“Barack Obama promised that his administration would be the most transparent in history. Instead it became the most determined to limit information that the news media needed to hold the government accountable for its actions. It used White House websites and social media to bypass the news media in presenting its own version of reality to the public, in a precursor to how Donald Trump would later use Twitter.”
“Most significantly, the Obama administration prosecuted 10 government employees and contractors for disclosing classified information to the press. … National security journalists told me that those investigations had a chilling effect on government sources of information.”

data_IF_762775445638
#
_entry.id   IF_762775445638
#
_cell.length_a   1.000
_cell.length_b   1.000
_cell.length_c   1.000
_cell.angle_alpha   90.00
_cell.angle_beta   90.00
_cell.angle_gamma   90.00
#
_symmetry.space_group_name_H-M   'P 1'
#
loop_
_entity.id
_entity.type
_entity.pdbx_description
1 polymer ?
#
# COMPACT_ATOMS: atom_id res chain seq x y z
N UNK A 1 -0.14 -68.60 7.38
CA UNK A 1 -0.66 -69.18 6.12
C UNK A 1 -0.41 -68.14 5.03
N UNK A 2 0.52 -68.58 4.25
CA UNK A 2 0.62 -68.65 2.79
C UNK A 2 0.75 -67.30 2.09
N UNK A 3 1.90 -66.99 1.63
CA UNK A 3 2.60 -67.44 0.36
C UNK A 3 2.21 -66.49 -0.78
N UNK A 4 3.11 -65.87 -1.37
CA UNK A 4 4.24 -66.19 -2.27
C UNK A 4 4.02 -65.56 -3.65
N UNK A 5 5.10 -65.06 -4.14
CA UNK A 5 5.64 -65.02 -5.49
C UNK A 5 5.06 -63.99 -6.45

“Yet, the Obama administration ‘never engaged in public rhetoric against the press,’ noted University of Georgia media law professor Jonathan Peters. By contrast, Peters characterized Trump’s verbal attacks on the press as ‘a systematic effort to de-legitimize the news media as a check on government power.’”

“By the time Trump was elected president in November 2016, Americans appeared to be irreconcilably divided, not just politically, ideologically, and emotionally, but factually. Poll after poll showed that supporters and opponents of Trump believed very different versions of what they think of as facts because they depend primarily on sources of news and information they trust, regardless of their veracity.”